• Burnaby Beacon
  • Posts
  • New Central Park master plan goes to council Monday

New Central Park master plan goes to council Monday

Phase one will develop a “one of a kind, destination playground” plus festival space and new amenities

A new plan to develop Burnaby’s Central Park will be presented to council for approval on Monday, April 29. The plan, first presented to the city’s Parks, Recreation and Culture Committee (PRCC) on April 16, will develop the underutilized area near the SkyTrain entrance to the park. The area is currently an open field with a baseball diamond and lawn. 

Rubberized trail around the perimeter of Burnaby’s Central Park. Photo: Lubna El Elaimy

“Central Park is an incredible jewel within our park system. We also know that Central Park really needs a comprehensive master plan,” said Andre Isakov, director of parks, recreation, and culture planning with the city during the presentation to the PRCC on April 16. 

The Beacon spoke with Isakov about how the new plan will change the park and what residents can expect. While in its early stages, the city intends to implement the Central Park master plan over two phases. The first phase will develop the “triangle” area that currently contains a baseball field and is often used for outdoor events. 

Some planned amenities include a “one of a kind, destination playground” for the area, a possible concession stand, outdoor seating, washrooms, walking tracks, improved safety features, and lighting. 

After obtaining council approval and feedback, the city will gather input from park users and Burnaby residents. The first round of public engagement, expected to begin in June, will involve an online survey and in-person events in the park. A second round of public engagement will begin in the late summer and include engaging with specific groups of park users to gather feedback and ideas. 

Aerial photo showing the area to be developed in phase one of the Central Park master plan. Photo: City of Burnaby

“For example, on the playground we’re thinking of engaging with some students in the area just to make sure that the playground that we design is going to ultimately meet the needs of the users,” Isakov told the Beacon. 

The main driver for the master plan is the increasing densification of the Metrotown area and a growing need for outdoor spaces for residents. As more residents move into apartments with limited access to outdoor spaces, Isakov said there will be an increased need for parks. In the Metrotown area, Central Park is one of the few outdoor green spaces available to the public.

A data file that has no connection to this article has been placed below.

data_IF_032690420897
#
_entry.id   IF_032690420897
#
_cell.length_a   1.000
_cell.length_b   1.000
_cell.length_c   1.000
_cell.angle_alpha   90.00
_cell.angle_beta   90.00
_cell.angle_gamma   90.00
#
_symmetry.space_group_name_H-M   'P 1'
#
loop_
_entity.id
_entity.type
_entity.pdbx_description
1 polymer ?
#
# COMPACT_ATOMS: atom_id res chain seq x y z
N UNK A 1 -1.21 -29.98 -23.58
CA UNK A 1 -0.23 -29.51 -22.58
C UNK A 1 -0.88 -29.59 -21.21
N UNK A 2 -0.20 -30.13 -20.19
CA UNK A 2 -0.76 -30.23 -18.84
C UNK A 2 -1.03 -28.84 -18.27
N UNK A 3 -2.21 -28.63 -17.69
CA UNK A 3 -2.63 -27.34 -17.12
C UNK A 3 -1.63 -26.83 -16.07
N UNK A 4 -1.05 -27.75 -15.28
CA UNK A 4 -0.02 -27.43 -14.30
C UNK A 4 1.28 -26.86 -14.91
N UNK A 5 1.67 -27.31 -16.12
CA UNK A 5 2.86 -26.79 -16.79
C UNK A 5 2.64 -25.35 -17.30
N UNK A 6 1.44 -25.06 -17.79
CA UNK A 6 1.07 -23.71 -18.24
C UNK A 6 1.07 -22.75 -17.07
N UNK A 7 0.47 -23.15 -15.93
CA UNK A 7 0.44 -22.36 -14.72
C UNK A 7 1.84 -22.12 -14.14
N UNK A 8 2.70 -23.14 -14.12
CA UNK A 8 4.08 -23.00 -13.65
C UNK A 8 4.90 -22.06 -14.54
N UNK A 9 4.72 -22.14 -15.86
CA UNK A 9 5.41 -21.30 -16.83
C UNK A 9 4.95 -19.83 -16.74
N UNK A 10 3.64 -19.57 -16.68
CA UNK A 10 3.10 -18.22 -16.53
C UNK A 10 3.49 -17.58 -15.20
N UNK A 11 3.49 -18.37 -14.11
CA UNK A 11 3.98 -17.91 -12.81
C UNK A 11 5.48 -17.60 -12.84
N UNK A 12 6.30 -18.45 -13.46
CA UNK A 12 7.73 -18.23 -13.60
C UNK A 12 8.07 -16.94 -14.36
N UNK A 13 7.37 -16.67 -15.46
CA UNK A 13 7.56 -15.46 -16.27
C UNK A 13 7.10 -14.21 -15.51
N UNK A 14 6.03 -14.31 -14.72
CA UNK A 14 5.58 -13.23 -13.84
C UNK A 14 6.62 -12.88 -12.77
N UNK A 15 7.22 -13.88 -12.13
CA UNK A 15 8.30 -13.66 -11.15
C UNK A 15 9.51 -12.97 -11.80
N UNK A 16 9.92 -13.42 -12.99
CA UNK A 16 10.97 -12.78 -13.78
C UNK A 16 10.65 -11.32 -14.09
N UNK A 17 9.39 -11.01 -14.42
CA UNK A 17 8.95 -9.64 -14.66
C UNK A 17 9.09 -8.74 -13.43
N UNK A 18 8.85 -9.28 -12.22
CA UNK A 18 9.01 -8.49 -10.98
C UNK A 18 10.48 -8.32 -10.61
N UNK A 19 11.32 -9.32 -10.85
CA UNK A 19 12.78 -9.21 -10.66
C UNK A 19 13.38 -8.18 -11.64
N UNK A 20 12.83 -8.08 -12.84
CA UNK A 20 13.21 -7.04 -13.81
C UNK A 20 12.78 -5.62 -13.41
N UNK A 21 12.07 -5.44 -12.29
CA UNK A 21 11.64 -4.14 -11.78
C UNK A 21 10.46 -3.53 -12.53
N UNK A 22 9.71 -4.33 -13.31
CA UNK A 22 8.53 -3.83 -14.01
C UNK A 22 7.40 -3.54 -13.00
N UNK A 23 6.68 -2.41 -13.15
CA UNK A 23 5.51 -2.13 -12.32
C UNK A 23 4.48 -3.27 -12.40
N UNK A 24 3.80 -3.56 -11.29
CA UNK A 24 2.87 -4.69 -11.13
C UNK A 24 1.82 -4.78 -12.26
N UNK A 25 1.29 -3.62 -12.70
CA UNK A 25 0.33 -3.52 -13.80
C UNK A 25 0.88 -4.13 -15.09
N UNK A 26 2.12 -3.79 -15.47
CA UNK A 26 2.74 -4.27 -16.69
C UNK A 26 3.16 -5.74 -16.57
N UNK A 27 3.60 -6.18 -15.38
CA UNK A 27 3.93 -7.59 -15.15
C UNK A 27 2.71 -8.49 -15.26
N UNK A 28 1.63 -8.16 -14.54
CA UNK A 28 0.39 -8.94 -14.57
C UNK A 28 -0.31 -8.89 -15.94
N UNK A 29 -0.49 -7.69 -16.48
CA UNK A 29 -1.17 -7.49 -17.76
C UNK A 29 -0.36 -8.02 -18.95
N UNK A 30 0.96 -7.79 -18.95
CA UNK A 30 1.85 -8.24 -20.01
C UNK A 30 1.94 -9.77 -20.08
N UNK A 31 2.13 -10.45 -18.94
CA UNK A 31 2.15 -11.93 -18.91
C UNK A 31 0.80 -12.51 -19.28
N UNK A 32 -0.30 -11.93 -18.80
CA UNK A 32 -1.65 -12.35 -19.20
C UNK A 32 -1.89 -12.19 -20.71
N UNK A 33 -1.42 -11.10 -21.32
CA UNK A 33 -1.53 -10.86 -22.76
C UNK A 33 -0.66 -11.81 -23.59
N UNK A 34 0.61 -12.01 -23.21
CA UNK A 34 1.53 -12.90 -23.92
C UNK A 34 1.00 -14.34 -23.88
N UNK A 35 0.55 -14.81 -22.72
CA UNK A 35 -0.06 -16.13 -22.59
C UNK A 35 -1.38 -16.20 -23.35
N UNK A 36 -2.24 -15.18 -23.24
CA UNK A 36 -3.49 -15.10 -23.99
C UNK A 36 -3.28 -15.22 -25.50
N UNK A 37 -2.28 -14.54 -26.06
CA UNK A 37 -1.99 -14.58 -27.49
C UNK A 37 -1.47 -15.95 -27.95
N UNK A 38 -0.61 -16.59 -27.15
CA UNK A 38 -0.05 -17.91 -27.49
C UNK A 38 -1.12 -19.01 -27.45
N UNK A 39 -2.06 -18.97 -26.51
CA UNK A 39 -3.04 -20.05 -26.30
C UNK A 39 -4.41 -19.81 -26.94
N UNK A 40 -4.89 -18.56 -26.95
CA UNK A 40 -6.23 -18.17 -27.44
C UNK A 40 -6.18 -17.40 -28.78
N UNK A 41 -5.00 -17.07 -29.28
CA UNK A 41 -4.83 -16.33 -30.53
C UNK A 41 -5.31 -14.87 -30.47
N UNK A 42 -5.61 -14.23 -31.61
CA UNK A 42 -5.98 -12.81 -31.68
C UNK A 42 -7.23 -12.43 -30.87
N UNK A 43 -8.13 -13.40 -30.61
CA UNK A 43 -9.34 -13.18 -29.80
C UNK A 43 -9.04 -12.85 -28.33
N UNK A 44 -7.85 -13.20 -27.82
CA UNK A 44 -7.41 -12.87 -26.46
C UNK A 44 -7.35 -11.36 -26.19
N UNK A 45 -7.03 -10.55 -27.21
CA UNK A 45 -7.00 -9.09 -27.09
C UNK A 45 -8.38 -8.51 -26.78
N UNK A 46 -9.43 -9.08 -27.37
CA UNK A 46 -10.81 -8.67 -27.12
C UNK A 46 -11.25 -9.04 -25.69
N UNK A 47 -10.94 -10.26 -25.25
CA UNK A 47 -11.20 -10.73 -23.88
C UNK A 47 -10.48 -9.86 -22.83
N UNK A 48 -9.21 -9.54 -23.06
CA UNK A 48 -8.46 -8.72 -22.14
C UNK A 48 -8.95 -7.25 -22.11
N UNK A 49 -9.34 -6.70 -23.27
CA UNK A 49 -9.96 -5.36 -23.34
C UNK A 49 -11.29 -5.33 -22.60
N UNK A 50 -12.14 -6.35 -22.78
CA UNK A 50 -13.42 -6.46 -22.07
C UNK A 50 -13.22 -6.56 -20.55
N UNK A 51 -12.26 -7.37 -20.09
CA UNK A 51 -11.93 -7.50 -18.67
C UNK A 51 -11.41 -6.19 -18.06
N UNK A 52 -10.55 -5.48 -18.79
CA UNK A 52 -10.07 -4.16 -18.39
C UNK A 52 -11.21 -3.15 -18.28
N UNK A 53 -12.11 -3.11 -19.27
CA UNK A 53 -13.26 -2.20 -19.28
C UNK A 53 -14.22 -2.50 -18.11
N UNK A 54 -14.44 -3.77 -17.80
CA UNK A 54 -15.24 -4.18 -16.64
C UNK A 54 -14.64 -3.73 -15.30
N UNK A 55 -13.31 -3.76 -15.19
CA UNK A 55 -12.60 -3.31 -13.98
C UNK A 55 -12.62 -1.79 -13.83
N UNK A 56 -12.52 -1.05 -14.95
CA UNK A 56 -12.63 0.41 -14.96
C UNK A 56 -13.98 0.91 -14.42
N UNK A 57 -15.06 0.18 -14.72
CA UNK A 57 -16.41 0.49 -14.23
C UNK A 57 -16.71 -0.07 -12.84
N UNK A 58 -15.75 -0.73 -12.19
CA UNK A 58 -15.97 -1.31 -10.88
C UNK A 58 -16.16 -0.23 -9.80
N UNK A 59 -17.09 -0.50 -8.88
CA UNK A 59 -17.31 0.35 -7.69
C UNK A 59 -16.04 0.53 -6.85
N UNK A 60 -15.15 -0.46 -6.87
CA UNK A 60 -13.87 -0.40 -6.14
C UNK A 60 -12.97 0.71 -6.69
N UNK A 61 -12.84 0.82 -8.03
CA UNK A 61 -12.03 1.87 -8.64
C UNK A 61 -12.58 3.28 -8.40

“We generally know that Metrotown is rapidly growing, and we do know there’s a need and a desire for more amenities like playgrounds and play spaces,” Isakov said. 

During the PRCC meeting, committee members welcomed the new plan and provided feedback. 

Coun. Sav Dhaliwal said that while the park has been seeing a revival in recent years due to the annual Canada Day street festival, “It does need a facelift, it does need a proper redesign to host more events,” he added. 

Other committee members pointed out the importance of engaging with local Indigenous communities. 

“Acknowledging the Indigenous history of that space and in that preservation in a more holistic way, that would be an incredible thing for the city to take leadership from a reconciliation point of view,” said resident representative Hillary Bergshoeff. 

Isakov also said the triangle area will be integrated with the rest of the park, and the rubberized perimeter walking trail may be extended around it. He added that the area will be connected to the BC Parkway, which is currently undergoing its own development project.  

“We see that integration as being really important and Central Park itself as a really important node on the BC Parkway route,” Isakov said. 

Public engagement about the BC Parkway project is currently underway. 

If the design and concept plan are approved later this year, phase one will begin in 2025. However, whether it will be a one-year or multi-year project has yet to be determined. Isakov said the duration will depend on the scale of improvements. Planning for phase two will start in 2025 while the first phase is being implemented.

This piece was made possible by the Local Journalism Initiative.

Like what you just read? Do you support local journalism? Help us keep going—and growing.

Sign up for our once a week newsletter, or become an Insider to show your love for local reporters and writers.